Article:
Alec Steinhorn - English - Ms. Spiegel - 11/24/13
The Individual Versus His Environment in The Stranger and Grendel
Due to the multifaceted nature of literature, analysis thereof is prone to generalization. One of the most grievous generalizations oft encountered involves failing to distinguish between a character and the novel it inhabits. Take John Gardener’s Grendel and Albert Camus’s The Stranger, for instance. It’s far too easy, when analyzing for dominant ideologies, to slap them both with the label of existentialism and be done with it. However, closer scrutiny indicates that whilst both Meursault and Grendel are existential heroes, Grendel, unlike Meursault, exists in a solipsistic universe that runs contrary to his ideology and thusly never experiences the catharsis that Meursault does.
As put by Jean-Paul Sartre in his essay Existentialism is a Humanism, “The other is indispensable to my existence, and equally so to any knowledge I can have of myself,” meaning that one’s existence is utterly dependent on the existence of others. We see the idea that the perceptions of others shape one’s self very clearly in The Stranger. Meursault requires “that there be a large crowd of spectators the day of [his] execution and that they greet [him] with cries of hate,” signifying that others’ physical expression of hatred (and thus separation) are necessary for Meursault to become truly alienated. Just as he is nothing before he defines himself, he is nothing without being defined by others. Thus, the existential crisis he experiences supports the ideology of existentialism throughout the novel.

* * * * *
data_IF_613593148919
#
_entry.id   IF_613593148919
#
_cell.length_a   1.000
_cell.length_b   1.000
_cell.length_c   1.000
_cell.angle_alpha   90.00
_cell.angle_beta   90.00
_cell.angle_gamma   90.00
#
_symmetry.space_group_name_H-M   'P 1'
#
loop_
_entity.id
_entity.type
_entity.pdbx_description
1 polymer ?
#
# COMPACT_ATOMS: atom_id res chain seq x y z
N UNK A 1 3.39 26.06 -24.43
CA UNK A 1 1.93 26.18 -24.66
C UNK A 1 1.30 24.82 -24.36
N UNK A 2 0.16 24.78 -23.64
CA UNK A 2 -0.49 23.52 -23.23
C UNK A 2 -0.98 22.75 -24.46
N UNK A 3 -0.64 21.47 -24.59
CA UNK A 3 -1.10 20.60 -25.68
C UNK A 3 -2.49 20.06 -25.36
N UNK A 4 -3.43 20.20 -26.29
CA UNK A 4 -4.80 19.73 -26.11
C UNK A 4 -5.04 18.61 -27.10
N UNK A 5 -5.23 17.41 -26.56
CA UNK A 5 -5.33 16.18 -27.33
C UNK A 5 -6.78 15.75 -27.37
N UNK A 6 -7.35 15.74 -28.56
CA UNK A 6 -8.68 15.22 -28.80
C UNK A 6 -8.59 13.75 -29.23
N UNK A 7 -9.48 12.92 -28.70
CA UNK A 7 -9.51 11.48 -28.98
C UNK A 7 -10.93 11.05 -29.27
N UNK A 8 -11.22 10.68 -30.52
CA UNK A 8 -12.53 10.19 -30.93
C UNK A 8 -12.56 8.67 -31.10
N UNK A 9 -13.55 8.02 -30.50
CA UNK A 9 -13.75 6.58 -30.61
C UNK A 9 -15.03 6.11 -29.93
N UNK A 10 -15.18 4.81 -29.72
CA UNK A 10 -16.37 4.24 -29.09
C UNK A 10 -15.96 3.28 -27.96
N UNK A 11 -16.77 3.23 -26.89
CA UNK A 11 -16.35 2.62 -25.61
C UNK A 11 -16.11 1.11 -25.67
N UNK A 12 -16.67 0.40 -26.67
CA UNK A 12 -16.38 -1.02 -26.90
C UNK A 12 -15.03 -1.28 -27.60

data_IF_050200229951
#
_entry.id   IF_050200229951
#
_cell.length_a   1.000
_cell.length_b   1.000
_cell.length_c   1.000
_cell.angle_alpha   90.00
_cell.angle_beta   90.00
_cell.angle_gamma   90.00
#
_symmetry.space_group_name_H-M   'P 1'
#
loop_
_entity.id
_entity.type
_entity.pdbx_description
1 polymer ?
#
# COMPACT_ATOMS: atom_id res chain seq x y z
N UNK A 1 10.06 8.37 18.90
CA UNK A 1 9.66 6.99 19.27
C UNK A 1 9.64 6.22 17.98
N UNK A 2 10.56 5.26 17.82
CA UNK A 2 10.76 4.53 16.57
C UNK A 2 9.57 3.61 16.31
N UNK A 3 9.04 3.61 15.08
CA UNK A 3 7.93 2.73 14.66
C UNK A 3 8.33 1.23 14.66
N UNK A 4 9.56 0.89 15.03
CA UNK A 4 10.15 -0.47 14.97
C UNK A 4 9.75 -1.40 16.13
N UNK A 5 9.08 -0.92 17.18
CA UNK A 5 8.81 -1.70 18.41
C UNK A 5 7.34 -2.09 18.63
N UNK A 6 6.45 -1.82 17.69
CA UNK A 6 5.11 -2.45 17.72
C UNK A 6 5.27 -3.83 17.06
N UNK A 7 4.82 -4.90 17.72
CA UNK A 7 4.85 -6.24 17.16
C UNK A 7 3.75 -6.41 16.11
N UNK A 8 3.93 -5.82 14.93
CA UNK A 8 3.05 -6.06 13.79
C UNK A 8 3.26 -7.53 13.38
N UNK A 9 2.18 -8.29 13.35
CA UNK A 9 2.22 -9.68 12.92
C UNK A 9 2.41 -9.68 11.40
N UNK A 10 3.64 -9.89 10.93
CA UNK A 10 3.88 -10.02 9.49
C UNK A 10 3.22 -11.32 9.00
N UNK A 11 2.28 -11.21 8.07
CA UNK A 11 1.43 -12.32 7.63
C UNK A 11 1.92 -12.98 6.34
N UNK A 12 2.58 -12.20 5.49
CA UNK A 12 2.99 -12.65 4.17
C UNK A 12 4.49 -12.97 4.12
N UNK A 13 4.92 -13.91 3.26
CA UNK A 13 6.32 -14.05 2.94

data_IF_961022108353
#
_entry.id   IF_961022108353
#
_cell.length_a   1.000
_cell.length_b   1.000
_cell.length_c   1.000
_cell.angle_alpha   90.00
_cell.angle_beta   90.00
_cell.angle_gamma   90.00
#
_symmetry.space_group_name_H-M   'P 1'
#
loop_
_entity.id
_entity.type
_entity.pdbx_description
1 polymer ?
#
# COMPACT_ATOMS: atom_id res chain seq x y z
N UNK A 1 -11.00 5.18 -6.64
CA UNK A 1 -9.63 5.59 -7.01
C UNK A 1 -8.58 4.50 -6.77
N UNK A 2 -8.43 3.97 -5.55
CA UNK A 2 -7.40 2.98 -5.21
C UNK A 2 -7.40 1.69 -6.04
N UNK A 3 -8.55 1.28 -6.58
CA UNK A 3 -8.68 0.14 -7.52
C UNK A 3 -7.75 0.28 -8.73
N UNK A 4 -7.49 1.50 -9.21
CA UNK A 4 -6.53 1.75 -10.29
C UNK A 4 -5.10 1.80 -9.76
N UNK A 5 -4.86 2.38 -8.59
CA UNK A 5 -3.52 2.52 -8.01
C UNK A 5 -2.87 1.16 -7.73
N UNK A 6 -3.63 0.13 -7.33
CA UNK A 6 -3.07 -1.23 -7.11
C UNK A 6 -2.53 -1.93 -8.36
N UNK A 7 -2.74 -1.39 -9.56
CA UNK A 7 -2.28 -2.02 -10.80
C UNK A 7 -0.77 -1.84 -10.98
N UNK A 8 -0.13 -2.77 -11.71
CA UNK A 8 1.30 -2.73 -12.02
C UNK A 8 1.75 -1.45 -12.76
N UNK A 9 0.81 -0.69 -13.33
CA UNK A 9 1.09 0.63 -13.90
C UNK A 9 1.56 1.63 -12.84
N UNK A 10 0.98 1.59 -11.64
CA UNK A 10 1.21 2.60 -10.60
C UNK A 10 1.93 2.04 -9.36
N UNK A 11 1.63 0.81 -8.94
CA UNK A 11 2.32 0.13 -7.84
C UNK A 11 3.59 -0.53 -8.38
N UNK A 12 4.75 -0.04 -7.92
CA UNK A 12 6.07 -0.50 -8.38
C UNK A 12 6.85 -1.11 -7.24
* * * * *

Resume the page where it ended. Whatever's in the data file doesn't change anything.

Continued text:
Another important existentialist concept is that everyone is completely accountable for his or her actions. “We have neither behind us, nor before us in a luminous realm of values, any means of justification or excuse,” writes Satre; “man is condemned to be free.” Camus uses the metaphor of the trial to represent humanistic culpability; that any action you take, you must also take complete responsibility for is an idea integral to existentialism and expressed through Meursault’s trial. Though it, Mersault is punished for every last social faux-pas he makes on or about the time of his mother’s funeral (the coffee he drinks, the cigarette he smokes, his refusal to see her corpse before she’s lowered down, to name a few), his refusal to cede to society as represented through acceptance of Christ, his tactless liaison with Marie just after Maman’s death, and of course his killing the Arab on that “sun-drenched Algerian beach.” The spectators laughed at Mersault’s feeble excuse for killing the Arab, that “it was because of the sun,” to show that all excuses are absurd under existentialism. The metaphor of the trial, and within it the strict cause/effect plot points and use of absurdity, promote existentialism in The Stranger as they force Meursault to face the responsibility of true freedom, as must any man with every decision he makes.
At a climactic...